As schools and society grapple with the bullying prevention challenge, it is important to first ask and understand: Just what defines bullying?
Clear definition is even more critical now as schools face new responsibilities and liabilities related to the issue. It is important that we elevate the national dialogue on issues like caring, kindness, compassion and acceptance. But criticism and bullying are not the same thing and we do a disservice to children, educators and society as a whole when we make the two synonymous.
According to the 2008–2009 School Crime Supplement of the National Center for Education Statistics and Bureau of Justice Statistics, 28% of students in grades 6–12 experienced bullying. According to the Centers for Disease Control and Prevention 2011 Youth Risk Behavior Surveillance System, 20% of students in grades 9–12 experienced bullying.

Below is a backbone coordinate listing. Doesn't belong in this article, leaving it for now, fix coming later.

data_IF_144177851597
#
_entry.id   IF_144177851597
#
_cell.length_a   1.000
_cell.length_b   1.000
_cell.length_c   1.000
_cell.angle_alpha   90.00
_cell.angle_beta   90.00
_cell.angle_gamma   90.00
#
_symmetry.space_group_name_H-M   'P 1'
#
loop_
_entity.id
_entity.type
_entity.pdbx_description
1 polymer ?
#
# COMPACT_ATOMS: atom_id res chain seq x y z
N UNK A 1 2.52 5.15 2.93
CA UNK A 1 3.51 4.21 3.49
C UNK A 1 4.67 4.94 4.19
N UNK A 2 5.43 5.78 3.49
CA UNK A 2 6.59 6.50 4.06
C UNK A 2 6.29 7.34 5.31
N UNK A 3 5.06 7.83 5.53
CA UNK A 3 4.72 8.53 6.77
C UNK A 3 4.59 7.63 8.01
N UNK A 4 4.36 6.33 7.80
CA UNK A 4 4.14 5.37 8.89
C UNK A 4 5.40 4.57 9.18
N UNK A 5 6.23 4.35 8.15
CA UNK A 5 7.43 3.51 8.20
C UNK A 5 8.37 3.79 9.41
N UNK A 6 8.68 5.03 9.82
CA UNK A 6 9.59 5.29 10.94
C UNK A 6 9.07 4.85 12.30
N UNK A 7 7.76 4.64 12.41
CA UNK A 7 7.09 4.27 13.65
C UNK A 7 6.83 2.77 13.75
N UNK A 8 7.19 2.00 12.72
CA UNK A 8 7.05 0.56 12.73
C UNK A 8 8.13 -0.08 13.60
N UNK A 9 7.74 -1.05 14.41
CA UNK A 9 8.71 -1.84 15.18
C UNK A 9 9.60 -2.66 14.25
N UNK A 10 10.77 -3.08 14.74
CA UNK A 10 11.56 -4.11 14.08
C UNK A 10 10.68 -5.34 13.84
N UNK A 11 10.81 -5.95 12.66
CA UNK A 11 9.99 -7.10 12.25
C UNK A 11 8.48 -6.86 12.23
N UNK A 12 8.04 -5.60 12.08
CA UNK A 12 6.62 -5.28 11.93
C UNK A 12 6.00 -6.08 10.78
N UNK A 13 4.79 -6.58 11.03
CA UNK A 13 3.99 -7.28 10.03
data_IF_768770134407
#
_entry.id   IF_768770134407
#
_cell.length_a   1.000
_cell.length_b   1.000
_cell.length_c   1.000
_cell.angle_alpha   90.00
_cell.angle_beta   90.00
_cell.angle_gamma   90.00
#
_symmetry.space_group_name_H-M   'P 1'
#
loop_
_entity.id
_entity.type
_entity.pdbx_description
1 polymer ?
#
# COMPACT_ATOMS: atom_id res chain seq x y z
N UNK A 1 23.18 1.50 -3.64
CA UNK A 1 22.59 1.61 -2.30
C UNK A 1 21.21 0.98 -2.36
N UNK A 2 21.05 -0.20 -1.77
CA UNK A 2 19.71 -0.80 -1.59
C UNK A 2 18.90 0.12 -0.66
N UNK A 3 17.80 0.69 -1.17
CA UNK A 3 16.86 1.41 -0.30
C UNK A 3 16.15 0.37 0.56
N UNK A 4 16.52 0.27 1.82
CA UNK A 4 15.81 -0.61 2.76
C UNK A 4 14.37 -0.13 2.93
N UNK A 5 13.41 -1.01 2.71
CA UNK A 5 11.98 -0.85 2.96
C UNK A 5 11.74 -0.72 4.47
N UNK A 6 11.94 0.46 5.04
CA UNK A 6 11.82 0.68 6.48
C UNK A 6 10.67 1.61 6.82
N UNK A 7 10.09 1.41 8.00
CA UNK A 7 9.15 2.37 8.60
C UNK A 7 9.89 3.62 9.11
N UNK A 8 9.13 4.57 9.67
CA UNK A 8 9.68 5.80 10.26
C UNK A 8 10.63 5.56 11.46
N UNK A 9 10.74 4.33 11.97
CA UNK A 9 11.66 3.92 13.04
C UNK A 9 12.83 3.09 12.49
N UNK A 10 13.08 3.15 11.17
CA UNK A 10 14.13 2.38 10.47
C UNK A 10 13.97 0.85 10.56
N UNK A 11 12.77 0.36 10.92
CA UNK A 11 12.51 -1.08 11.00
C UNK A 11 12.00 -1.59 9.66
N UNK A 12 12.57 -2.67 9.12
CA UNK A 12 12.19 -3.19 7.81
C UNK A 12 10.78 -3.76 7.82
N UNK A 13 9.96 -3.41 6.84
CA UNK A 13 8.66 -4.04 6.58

There are four key elements of bullying: Pain: Someone is physically, psychologically, or sexually hurting someone else; Power: The person who is doing the bullying is perceived as more powerful and is usually attempting to wield some power over the victim; Persistence: Generally the bullying is persistent, which means it happens more than once – it’s a repeated act; and Permission: Usually someone else knows about it and is allowing it to happen.
Watch this Connect with Kids video to help define bullying and download a complimentary Bullying Prevention Lesson Plan to continue the discussion.